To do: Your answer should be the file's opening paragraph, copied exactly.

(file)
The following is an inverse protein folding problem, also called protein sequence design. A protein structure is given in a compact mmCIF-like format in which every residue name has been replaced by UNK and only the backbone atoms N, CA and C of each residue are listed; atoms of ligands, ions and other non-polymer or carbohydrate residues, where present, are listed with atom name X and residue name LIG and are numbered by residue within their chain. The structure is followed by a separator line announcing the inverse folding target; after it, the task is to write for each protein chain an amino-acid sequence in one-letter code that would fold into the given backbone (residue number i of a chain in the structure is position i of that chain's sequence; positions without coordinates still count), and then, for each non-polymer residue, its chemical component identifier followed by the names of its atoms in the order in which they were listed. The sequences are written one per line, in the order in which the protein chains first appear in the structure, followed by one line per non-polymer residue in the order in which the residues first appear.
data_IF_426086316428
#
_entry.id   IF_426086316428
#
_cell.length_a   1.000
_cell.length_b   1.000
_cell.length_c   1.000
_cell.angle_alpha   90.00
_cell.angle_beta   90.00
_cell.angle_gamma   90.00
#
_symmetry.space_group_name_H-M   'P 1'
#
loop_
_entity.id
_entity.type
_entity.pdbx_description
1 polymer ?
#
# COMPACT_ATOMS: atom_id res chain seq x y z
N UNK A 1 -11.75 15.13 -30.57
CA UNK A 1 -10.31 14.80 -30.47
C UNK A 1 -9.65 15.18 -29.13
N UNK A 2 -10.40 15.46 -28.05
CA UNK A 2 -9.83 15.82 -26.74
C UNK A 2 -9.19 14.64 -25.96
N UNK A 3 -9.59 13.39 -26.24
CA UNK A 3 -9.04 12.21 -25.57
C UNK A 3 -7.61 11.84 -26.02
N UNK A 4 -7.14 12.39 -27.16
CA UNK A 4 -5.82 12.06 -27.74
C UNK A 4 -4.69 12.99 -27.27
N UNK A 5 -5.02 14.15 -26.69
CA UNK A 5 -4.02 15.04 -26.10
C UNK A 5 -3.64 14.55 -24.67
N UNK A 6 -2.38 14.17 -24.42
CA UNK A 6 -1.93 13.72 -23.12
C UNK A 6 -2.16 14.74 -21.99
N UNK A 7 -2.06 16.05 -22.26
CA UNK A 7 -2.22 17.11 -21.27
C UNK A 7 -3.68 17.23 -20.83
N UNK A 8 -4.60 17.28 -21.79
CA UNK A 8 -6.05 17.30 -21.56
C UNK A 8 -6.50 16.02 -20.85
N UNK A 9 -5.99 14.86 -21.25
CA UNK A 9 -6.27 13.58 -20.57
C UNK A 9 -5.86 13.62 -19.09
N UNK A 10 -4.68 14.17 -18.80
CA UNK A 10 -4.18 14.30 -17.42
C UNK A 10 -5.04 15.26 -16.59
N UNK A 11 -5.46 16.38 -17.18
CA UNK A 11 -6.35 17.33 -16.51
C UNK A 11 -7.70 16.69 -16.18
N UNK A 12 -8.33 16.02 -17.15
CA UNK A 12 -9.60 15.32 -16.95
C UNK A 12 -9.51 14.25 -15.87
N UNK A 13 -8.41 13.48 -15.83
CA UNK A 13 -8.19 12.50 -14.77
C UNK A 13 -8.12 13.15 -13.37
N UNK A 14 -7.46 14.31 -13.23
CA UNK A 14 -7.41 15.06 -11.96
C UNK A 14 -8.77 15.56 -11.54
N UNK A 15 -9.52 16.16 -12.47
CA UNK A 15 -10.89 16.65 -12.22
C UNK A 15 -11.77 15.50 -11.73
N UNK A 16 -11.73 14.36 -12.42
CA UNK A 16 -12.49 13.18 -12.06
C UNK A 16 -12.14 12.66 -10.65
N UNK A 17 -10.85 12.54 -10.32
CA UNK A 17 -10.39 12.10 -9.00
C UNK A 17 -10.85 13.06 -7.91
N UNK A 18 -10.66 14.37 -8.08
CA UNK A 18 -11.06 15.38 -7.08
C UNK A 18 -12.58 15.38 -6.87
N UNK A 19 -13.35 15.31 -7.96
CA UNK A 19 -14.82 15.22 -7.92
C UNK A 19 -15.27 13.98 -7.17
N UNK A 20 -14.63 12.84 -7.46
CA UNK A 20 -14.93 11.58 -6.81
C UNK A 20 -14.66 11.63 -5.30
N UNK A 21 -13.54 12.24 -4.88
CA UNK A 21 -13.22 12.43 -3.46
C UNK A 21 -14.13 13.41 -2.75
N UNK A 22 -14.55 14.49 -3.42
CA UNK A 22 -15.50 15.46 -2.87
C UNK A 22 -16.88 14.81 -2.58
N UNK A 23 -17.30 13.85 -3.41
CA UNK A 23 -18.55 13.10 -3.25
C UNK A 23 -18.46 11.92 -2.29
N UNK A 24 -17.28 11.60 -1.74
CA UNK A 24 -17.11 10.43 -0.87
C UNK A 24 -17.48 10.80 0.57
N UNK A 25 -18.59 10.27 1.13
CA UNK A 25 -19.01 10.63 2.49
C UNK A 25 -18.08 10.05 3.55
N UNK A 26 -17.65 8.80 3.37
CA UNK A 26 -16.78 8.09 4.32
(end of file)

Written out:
The following is an inverse protein folding problem, also called protein sequence design. A protein structure is given in a compact mmCIF-like format in which every residue name has been replaced by UNK and only the backbone atoms N, CA and C of each residue are listed; atoms of ligands, ions and other non-polymer or carbohydrate residues, where present, are listed with atom name X and residue name LIG and are numbered by residue within their chain. The structure is followed by a separator line announcing the inverse folding target; after it, the task is to write for each protein chain an amino-acid sequence in one-letter code that would fold into the given backbone (residue number i of a chain in the structure is position i of that chain's sequence; positions without coordinates still count), and then, for each non-polymer residue, its chemical component identifier followed by the names of its atoms in the order in which they were listed. The sequences are written one per line, in the order in which the protein chains first appear in the structure, followed by one line per non-polymer residue in the order in which the residues first appear.